Validity is also increased by having several researchers on the project, which gives greater objectivity. Hales et al. (2006) describe how they tested a method one of them had developed for improving tactical decision making. They used multiple sources of evidence – including open-ended interviews with senior managers, supervisors and workers, and observation – as a way of validating data, and four researchers to increase objectivity. The first author developed the method, the second and fourth authors conducted the interviews, which were analysed by the third, who also reviewed research logs. Three of the authors carried on participant observation.

Dissemination

Dissemination is obviously an excellent way of generalizing research. According to Eden and Huxham (2002), action research calls for book length, owing to the incremental nature of theory development, the need to provide background and the complexity of the data itself. Doherty and Manfredi (2006) believe that despite the growing popularity of action research, it is disdained by "mainstream" management journals which favour more traditional methodologies.

Failure to benefit from the top publication outlets (i.e. top American journals) hits both UK and US based scholars. The former are in hock to the Research Assessment Exercise, which provides top ratings for international (and mostly American) journals which promote a conventional, positivist, research ethos, and in any case treats with suspicion any research that is not mainstream. The latter can only receive tenure if they publish in the aforementioned top journals. For a young scholar, doing action research can be just too much of a risk.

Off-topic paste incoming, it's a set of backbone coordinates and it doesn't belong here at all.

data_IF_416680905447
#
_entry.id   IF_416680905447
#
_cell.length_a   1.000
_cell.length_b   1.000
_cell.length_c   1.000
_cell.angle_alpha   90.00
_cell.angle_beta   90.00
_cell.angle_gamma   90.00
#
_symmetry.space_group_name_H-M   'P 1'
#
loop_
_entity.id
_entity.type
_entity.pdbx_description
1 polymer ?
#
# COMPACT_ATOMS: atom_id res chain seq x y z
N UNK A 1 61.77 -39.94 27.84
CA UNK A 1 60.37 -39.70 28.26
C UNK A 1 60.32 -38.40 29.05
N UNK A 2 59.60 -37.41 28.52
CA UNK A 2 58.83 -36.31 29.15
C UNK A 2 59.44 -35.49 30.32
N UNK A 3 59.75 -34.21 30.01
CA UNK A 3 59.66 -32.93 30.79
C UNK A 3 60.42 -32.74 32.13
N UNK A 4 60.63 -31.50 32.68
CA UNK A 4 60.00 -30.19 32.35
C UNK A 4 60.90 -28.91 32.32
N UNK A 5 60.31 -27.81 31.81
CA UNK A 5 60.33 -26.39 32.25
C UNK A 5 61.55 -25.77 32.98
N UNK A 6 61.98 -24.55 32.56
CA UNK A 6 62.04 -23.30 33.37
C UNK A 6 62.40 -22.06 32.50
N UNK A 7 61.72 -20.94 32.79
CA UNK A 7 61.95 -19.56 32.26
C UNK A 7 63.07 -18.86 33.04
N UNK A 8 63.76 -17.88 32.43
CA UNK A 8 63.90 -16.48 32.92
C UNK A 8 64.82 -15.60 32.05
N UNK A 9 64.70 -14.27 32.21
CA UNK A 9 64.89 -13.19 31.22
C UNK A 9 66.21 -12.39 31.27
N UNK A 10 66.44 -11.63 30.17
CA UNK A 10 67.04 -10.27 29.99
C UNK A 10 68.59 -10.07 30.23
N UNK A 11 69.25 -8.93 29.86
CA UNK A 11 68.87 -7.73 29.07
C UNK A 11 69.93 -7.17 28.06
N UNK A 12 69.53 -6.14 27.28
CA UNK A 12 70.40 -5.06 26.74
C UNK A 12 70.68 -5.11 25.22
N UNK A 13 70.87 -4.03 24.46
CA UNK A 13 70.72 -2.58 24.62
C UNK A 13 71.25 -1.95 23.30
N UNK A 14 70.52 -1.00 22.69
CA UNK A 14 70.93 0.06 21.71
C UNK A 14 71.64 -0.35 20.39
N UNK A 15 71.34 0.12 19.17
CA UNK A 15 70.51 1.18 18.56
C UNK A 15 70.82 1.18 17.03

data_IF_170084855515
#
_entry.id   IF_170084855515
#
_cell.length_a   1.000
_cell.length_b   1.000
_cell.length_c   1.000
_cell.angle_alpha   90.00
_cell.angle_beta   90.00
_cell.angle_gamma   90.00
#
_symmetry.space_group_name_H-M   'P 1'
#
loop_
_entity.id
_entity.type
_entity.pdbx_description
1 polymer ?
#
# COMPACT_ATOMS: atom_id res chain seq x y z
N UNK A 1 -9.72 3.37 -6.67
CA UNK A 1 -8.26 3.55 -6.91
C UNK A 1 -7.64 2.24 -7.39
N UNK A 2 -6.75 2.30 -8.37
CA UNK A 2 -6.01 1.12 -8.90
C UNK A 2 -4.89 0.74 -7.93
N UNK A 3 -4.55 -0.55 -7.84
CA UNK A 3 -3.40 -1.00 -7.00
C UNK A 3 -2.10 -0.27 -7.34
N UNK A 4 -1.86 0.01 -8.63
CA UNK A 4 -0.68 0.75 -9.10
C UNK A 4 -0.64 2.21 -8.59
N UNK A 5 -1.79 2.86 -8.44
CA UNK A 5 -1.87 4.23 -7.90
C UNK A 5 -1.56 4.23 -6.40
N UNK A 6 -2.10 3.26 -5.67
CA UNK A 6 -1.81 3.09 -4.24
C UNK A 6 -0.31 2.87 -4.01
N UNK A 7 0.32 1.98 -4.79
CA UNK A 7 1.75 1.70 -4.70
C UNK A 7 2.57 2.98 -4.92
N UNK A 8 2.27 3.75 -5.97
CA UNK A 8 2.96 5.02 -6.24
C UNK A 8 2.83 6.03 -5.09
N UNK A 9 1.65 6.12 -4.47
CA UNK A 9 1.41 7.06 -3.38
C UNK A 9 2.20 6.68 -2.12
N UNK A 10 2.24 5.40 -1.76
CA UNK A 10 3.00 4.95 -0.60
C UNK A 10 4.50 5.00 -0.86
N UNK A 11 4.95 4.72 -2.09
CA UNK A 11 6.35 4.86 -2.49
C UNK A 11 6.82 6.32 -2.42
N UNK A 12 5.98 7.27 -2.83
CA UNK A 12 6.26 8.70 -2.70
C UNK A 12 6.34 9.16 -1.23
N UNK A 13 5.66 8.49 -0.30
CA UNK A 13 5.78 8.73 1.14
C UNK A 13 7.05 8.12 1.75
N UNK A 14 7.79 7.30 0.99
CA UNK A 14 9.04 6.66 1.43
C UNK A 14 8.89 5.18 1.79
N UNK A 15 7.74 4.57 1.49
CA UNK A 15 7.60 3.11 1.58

That notwithstanding, much action research does get published in journals – for example, a fulltext search for the phrase "action research" in Emerald's database yielded over 1,300 entries (search as of January 2008).

Students using action research as a method for a doctoral thesis may also experience problems, taking longer to complete, and having difficulty finding a supervisor who understands (Zuber-Skerrit and Fletcher, 2007). According to the latter, a good action research thesis should solve a real and complex problem, benefit from top level commitment in the organization the student is researching in, and the reflection should be to find out what is the gap in knowledge that will earn the doctorate.

There is quite a bit of advice on writing an action research thesis, as will be explained in Section 4 "Action research resources".

Zuber-Skerrit and Fletcher (2007) advise that a quality action research thesis is one which:

  • solves a real, complex problem – it is necessary to get the cooperation of top level management,
  • contributes to both practical and theoretical knowledge –- above all, identifying a gap.

This quality is achieved by:

  • a carefully designed, explained and justified methodology,
  • an original contribution which provides relevant support and validation and which is well argued,
  • the use of relevant literature, both methodological and content, aligned to the topic,
  • a clear, concise and accurate piece of writing, free from errors.

References

Beard, J., Dale, P. and Hutchins, J. (2007), "The impact of e-resources at Bournemouth University 2004/2006", Performance Measurement and Metrics, Vol. 8 No. 1, pp. 7-17.

Eden, C. and Huxham, C. (2002), "Action research" in Partington, D (Ed.), Essential Skills for Management Research, Sage Publications, London.

Doherty, L. and Manfredi, S. (2006), '', Women in Management Review, Vol. 21 No. 3, pp. 241-259.

Hales, D.N., Siha, S.M. and McKnew, J.I. (2006), "", International Journal of Operations and Production Management, Vol. 26 No. 8, pp. 866-881.

Zuber-Skerrit, O. and Fletcher, M. (2007), "The quality of an action research thesis in the social sciences", Quality Assurance in Education, Vol. 15 No. 4, pp. 413-436.